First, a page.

*If you would like to read the full research paper, or find out more about how we enable institutional investors to tap into the digital lending market, click the button!
In this post, we take a closer look at why digital lending and private debt receive so much attention and whether it might be a good idea for institutional investors to have a closer look at this space (Spoiler alert: yes, it is).
Market Data and A Lot of Number Crunching
Since the digital lending market is still relatively young and not standardized, a benchmark index with a long data history is unfortunately not readily available (Spoiler alert #2: we are working on it). For now, we turned to academic research and number crunching. Following the methodology in “The Components of Private Debt Performance” proposed by Giuzio et. al. in 2018 in the Journal of Alternative Investments, we approximated the returns in digital loans on the basis of European bank lending rates. (We will shed more light on the method behind our madness in another post).
Visualizing Our Results: Digital Lending Is an Interesting Piece in the Asset Allocation Puzzle
To build the opportunity sets, we created all allocations using no-leverage assumptions & no-short-selling constraints. We also constructed the respective efficient frontiers and color-coded the Sharpe Ratio of each individual portfolio for better comparability. The results we get when constructing portfolios with varying allocations using the traditional asset classes are displayed on the left in Figure 1. On the right-hand side, digital loans are added to the mix.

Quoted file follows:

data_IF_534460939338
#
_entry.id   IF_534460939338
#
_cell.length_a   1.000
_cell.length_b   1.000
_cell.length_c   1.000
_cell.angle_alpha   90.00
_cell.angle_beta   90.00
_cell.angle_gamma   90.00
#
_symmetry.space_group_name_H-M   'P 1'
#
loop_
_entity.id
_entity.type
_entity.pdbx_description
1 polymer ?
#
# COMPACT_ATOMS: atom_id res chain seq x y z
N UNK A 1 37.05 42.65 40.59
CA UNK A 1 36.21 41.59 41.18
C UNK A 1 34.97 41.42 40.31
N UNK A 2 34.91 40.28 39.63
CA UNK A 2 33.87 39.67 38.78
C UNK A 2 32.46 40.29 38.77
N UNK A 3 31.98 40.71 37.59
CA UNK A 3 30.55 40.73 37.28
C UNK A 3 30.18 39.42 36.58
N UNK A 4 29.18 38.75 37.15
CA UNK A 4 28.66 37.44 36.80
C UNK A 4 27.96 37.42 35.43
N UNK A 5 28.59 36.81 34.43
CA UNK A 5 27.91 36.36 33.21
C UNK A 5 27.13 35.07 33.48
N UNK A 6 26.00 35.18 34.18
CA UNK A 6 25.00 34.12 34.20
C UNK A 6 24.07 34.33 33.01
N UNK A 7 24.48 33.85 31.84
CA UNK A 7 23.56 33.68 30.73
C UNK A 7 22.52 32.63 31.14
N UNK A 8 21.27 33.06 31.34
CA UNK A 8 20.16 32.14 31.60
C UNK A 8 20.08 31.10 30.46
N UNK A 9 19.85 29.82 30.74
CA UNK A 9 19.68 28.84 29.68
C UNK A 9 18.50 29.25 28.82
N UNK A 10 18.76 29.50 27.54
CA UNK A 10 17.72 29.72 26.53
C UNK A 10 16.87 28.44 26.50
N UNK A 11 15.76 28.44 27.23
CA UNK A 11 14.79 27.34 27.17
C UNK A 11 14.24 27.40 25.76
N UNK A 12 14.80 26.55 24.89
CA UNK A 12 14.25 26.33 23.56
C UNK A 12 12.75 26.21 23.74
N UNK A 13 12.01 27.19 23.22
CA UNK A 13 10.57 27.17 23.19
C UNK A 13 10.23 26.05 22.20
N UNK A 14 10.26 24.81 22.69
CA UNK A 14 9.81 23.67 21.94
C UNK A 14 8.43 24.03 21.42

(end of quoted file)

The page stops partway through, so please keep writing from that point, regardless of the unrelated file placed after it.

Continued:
Figure 1: Results with traditional assets vs. Results when adding Digital Loans
The color scale on the far right indicates the value of the Sharpe Ratios (red = high, blue = low). The results show that adding digital loans to a traditional asset mix can significantly improve the investment opportunity set as evidenced by the higher Sharpe ratios of portfolios that can be constructed. For simplicity, the risk-free rate is set to 0 in all our calculations. The results indicate that adding digital loans can help diversify an investor’s traditional asset mix, and improve investment performance. Part of the result can be explained by the low correlation of digital lending to traditional asset classes.
For a better display, we also contrast the different opportunity sets without the noise from the individual portfolios. You can see our calculated efficient frontier in Figure 2. The direct comparison shows that the efficient frontier including digital loans clearly dominates the attainable results without digital lending.
Our findings show that adding digital loans to a portfolio could be an interesting new way for investors looking to diversify their portfolio holdings, particularly given the backdrop of a low yield environment.
Exaloan is working on standardizing and automating digital loan investments for institutional clients across the globe. We are convinced that digital lending is a highly interesting and impactful emerging new asset class and with studies like these we hope to invite more interested parties to our dialogue.
As mentioned, we will dive deeper into the return construction for digital loans in one of our next posts. Follow us to stay up to date.